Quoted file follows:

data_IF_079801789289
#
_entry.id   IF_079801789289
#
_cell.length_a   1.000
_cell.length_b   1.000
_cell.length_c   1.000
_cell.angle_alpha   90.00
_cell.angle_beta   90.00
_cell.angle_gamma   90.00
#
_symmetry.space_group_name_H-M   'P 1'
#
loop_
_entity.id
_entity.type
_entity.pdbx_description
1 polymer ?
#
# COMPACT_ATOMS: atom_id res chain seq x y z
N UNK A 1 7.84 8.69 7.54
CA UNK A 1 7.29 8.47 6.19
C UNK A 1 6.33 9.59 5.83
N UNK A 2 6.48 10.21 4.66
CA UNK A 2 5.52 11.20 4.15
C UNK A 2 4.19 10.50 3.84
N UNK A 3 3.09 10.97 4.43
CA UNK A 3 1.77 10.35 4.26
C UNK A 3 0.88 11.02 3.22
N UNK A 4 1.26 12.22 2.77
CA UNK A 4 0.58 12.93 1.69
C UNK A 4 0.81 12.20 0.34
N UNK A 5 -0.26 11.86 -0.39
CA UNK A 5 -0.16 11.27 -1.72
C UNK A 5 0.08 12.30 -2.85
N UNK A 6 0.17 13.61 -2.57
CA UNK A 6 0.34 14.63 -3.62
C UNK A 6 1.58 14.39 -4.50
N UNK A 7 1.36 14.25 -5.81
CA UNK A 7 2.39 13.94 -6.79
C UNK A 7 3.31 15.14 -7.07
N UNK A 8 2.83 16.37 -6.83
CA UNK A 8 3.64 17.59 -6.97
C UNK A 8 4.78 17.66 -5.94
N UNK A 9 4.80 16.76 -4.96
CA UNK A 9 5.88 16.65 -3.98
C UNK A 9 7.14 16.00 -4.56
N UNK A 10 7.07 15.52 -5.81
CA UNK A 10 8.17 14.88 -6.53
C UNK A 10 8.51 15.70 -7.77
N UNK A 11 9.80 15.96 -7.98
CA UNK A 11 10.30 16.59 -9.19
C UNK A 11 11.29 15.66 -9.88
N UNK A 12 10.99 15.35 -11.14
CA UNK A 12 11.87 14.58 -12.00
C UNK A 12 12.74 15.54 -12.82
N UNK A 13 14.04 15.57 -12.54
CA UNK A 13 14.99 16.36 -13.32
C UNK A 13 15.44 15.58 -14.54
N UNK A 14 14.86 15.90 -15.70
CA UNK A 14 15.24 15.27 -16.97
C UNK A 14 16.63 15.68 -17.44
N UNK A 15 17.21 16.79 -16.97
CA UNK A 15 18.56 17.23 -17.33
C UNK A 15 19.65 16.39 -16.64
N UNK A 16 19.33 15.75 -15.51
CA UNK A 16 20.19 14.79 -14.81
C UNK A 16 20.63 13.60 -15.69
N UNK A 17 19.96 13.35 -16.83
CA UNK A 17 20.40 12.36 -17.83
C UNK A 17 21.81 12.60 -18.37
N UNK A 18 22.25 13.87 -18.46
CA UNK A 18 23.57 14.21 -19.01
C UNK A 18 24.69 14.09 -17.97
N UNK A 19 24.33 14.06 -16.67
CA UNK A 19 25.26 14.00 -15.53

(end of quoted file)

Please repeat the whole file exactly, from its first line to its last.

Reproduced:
data_IF_079801789289
#
_entry.id   IF_079801789289
#
_cell.length_a   1.000
_cell.length_b   1.000
_cell.length_c   1.000
_cell.angle_alpha   90.00
_cell.angle_beta   90.00
_cell.angle_gamma   90.00
#
_symmetry.space_group_name_H-M   'P 1'
#
loop_
_entity.id
_entity.type
_entity.pdbx_description
1 polymer ?
#
# COMPACT_ATOMS: atom_id res chain seq x y z
N UNK A 1 7.84 8.69 7.54
CA UNK A 1 7.29 8.47 6.19
C UNK A 1 6.33 9.59 5.83
N UNK A 2 6.48 10.21 4.66
CA UNK A 2 5.52 11.20 4.15
C UNK A 2 4.19 10.50 3.84
N UNK A 3 3.09 10.97 4.43
CA UNK A 3 1.77 10.35 4.26
C UNK A 3 0.88 11.02 3.22
N UNK A 4 1.26 12.22 2.77
CA UNK A 4 0.58 12.93 1.69
C UNK A 4 0.81 12.20 0.34
N UNK A 5 -0.26 11.86 -0.39
CA UNK A 5 -0.16 11.27 -1.72
C UNK A 5 0.08 12.30 -2.85
N UNK A 6 0.17 13.61 -2.57
CA UNK A 6 0.34 14.63 -3.62
C UNK A 6 1.58 14.39 -4.50
N UNK A 7 1.36 14.25 -5.81
CA UNK A 7 2.39 13.94 -6.79
C UNK A 7 3.31 15.14 -7.07
N UNK A 8 2.83 16.37 -6.83
CA UNK A 8 3.64 17.59 -6.97
C UNK A 8 4.78 17.66 -5.94
N UNK A 9 4.80 16.76 -4.96
CA UNK A 9 5.88 16.65 -3.98
C UNK A 9 7.14 16.00 -4.56
N UNK A 10 7.07 15.52 -5.81
CA UNK A 10 8.17 14.88 -6.53
C UNK A 10 8.51 15.70 -7.77
N UNK A 11 9.80 15.96 -7.98
CA UNK A 11 10.30 16.59 -9.19
C UNK A 11 11.29 15.66 -9.88
N UNK A 12 10.99 15.35 -11.14
CA UNK A 12 11.87 14.58 -12.00
C UNK A 12 12.74 15.54 -12.82
N UNK A 13 14.04 15.57 -12.54
CA UNK A 13 14.99 16.36 -13.32
C UNK A 13 15.44 15.58 -14.54
N UNK A 14 14.86 15.90 -15.70
CA UNK A 14 15.24 15.27 -16.97
C UNK A 14 16.63 15.68 -17.44
N UNK A 15 17.21 16.79 -16.97
CA UNK A 15 18.56 17.23 -17.33
C UNK A 15 19.65 16.39 -16.64
N UNK A 16 19.33 15.75 -15.51
CA UNK A 16 20.19 14.79 -14.81
C UNK A 16 20.63 13.60 -15.69
N UNK A 17 19.96 13.35 -16.83
CA UNK A 17 20.40 12.36 -17.83
C UNK A 17 21.81 12.60 -18.37
N UNK A 18 22.25 13.87 -18.46
CA UNK A 18 23.57 14.21 -19.01
C UNK A 18 24.69 14.09 -17.97
N UNK A 19 24.33 14.06 -16.67
CA UNK A 19 25.26 14.00 -15.53